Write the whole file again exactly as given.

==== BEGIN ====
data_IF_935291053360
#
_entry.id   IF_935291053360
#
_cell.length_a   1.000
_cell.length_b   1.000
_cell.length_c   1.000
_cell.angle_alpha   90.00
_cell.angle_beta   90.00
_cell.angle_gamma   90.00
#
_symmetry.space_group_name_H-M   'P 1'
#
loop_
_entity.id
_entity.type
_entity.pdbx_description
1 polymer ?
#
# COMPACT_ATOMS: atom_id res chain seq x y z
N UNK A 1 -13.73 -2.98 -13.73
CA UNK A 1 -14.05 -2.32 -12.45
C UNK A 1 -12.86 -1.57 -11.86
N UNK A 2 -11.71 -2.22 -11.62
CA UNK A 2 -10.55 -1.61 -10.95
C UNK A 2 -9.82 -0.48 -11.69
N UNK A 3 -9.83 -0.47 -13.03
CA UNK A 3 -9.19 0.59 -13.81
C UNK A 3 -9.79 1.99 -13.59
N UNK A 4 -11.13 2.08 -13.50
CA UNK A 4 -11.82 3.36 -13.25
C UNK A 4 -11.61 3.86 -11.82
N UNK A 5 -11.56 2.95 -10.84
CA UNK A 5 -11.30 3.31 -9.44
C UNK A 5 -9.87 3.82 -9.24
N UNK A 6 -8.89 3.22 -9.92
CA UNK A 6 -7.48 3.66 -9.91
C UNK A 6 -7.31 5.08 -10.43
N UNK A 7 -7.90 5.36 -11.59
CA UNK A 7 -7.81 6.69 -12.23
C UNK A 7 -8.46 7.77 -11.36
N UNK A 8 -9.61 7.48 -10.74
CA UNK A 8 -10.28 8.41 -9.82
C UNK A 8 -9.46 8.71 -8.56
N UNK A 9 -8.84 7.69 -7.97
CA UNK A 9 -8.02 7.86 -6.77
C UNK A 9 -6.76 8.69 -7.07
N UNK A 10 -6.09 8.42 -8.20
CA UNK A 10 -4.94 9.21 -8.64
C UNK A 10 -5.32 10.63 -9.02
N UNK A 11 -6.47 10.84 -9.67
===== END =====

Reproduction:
data_IF_935291053360
#
_entry.id   IF_935291053360
#
_cell.length_a   1.000
_cell.length_b   1.000
_cell.length_c   1.000
_cell.angle_alpha   90.00
_cell.angle_beta   90.00
_cell.angle_gamma   90.00
#
_symmetry.space_group_name_H-M   'P 1'
#
loop_
_entity.id
_entity.type
_entity.pdbx_description
1 polymer ?
#
# COMPACT_ATOMS: atom_id res chain seq x y z
N UNK A 1 -13.73 -2.98 -13.73
CA UNK A 1 -14.05 -2.32 -12.45
C UNK A 1 -12.86 -1.57 -11.86
N UNK A 2 -11.71 -2.22 -11.62
CA UNK A 2 -10.55 -1.61 -10.95
C UNK A 2 -9.82 -0.48 -11.69
N UNK A 3 -9.83 -0.47 -13.03
CA UNK A 3 -9.19 0.59 -13.81
C UNK A 3 -9.79 1.99 -13.59
N UNK A 4 -11.13 2.08 -13.50
CA UNK A 4 -11.82 3.36 -13.25
C UNK A 4 -11.61 3.86 -11.82
N UNK A 5 -11.56 2.95 -10.84
CA UNK A 5 -11.30 3.31 -9.44
C UNK A 5 -9.87 3.82 -9.24
N UNK A 6 -8.89 3.22 -9.92
CA UNK A 6 -7.48 3.66 -9.91
C UNK A 6 -7.31 5.08 -10.43
N UNK A 7 -7.90 5.36 -11.59
CA UNK A 7 -7.81 6.69 -12.23
C UNK A 7 -8.46 7.77 -11.36
N UNK A 8 -9.61 7.48 -10.74
CA UNK A 8 -10.28 8.41 -9.82
C UNK A 8 -9.46 8.71 -8.56
N UNK A 9 -8.84 7.69 -7.97
CA UNK A 9 -8.02 7.86 -6.77
C UNK A 9 -6.76 8.69 -7.07
N UNK A 10 -6.09 8.42 -8.20
CA UNK A 10 -4.94 9.21 -8.64
C UNK A 10 -5.32 10.63 -9.02
N UNK A 11 -6.47 10.84 -9.67